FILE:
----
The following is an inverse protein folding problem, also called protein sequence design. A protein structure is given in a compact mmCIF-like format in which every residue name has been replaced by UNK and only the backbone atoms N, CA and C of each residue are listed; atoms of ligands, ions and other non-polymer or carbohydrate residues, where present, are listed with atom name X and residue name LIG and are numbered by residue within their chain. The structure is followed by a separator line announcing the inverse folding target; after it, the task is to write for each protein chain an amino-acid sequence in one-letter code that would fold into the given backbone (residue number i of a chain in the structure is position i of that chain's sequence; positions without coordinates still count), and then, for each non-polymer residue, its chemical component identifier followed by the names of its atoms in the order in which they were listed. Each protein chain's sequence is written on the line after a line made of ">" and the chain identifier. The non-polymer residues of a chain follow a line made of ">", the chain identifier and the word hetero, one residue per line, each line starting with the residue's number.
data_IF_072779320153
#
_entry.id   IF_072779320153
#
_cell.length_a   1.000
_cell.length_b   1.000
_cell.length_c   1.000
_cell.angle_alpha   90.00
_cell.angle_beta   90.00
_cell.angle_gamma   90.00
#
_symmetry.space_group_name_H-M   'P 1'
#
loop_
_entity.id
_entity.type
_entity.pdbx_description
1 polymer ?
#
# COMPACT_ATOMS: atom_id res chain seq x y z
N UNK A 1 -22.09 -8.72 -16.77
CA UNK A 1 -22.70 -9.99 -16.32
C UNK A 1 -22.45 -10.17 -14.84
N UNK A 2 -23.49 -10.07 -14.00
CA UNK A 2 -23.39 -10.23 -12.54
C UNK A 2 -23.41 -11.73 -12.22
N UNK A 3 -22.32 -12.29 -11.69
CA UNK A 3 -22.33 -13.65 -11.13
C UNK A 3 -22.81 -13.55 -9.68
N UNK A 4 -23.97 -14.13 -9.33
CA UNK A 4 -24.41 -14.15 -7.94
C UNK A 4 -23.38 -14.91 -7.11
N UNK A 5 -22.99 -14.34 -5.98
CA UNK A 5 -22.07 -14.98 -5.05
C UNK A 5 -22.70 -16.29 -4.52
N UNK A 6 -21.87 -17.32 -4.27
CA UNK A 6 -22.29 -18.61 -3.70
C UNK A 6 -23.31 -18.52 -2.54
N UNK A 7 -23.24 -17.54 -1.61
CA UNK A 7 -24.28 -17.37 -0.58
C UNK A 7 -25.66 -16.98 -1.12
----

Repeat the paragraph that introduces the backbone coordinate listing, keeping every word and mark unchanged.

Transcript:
The following is an inverse protein folding problem, also called protein sequence design. A protein structure is given in a compact mmCIF-like format in which every residue name has been replaced by UNK and only the backbone atoms N, CA and C of each residue are listed; atoms of ligands, ions and other non-polymer or carbohydrate residues, where present, are listed with atom name X and residue name LIG and are numbered by residue within their chain. The structure is followed by a separator line announcing the inverse folding target; after it, the task is to write for each protein chain an amino-acid sequence in one-letter code that would fold into the given backbone (residue number i of a chain in the structure is position i of that chain's sequence; positions without coordinates still count), and then, for each non-polymer residue, its chemical component identifier followed by the names of its atoms in the order in which they were listed. Each protein chain's sequence is written on the line after a line made of ">" and the chain identifier. The non-polymer residues of a chain follow a line made of ">", the chain identifier and the word hetero, one residue per line, each line starting with the residue's number.